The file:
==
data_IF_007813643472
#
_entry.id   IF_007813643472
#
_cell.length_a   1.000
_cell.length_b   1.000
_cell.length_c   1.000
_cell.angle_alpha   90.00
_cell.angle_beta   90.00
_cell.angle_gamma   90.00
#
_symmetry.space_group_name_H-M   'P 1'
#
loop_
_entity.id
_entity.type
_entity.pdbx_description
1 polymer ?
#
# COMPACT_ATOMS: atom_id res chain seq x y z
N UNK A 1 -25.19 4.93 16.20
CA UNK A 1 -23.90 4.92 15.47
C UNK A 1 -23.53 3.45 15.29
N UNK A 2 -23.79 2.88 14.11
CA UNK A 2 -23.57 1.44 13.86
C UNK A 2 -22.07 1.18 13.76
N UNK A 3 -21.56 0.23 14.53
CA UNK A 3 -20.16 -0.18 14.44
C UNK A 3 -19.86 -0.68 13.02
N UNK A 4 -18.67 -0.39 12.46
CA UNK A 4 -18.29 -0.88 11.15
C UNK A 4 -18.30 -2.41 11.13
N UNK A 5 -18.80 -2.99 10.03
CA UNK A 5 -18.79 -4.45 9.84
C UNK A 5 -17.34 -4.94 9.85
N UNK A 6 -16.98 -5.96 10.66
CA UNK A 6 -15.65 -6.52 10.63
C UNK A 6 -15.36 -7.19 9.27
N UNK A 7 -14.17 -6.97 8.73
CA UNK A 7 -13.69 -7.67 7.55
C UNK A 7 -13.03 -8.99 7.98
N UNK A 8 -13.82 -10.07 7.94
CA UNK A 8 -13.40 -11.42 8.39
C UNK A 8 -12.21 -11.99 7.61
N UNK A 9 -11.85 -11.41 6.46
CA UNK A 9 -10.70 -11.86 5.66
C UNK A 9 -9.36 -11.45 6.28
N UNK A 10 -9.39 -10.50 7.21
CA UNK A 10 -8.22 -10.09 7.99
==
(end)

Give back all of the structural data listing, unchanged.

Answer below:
data_IF_007813643472
#
_entry.id   IF_007813643472
#
_cell.length_a   1.000
_cell.length_b   1.000
_cell.length_c   1.000
_cell.angle_alpha   90.00
_cell.angle_beta   90.00
_cell.angle_gamma   90.00
#
_symmetry.space_group_name_H-M   'P 1'
#
loop_
_entity.id
_entity.type
_entity.pdbx_description
1 polymer ?
#
# COMPACT_ATOMS: atom_id res chain seq x y z
N UNK A 1 -25.19 4.93 16.20
CA UNK A 1 -23.90 4.92 15.47
C UNK A 1 -23.53 3.45 15.29
N UNK A 2 -23.79 2.88 14.11
CA UNK A 2 -23.57 1.44 13.86
C UNK A 2 -22.07 1.18 13.76
N UNK A 3 -21.56 0.23 14.53
CA UNK A 3 -20.16 -0.18 14.44
C UNK A 3 -19.86 -0.68 13.02
N UNK A 4 -18.67 -0.39 12.46
CA UNK A 4 -18.29 -0.88 11.15
C UNK A 4 -18.30 -2.41 11.13
N UNK A 5 -18.80 -2.99 10.03
CA UNK A 5 -18.79 -4.45 9.84
C UNK A 5 -17.34 -4.94 9.85
N UNK A 6 -16.98 -5.96 10.66
CA UNK A 6 -15.65 -6.52 10.63
C UNK A 6 -15.36 -7.19 9.27
N UNK A 7 -14.17 -6.97 8.73
CA UNK A 7 -13.69 -7.67 7.55
C UNK A 7 -13.03 -8.99 7.98
N UNK A 8 -13.82 -10.07 7.94
CA UNK A 8 -13.40 -11.42 8.39
C UNK A 8 -12.21 -11.99 7.61
N UNK A 9 -11.85 -11.41 6.46
CA UNK A 9 -10.70 -11.86 5.66
C UNK A 9 -9.36 -11.45 6.28
N UNK A 10 -9.39 -10.50 7.21
CA UNK A 10 -8.22 -10.09 7.99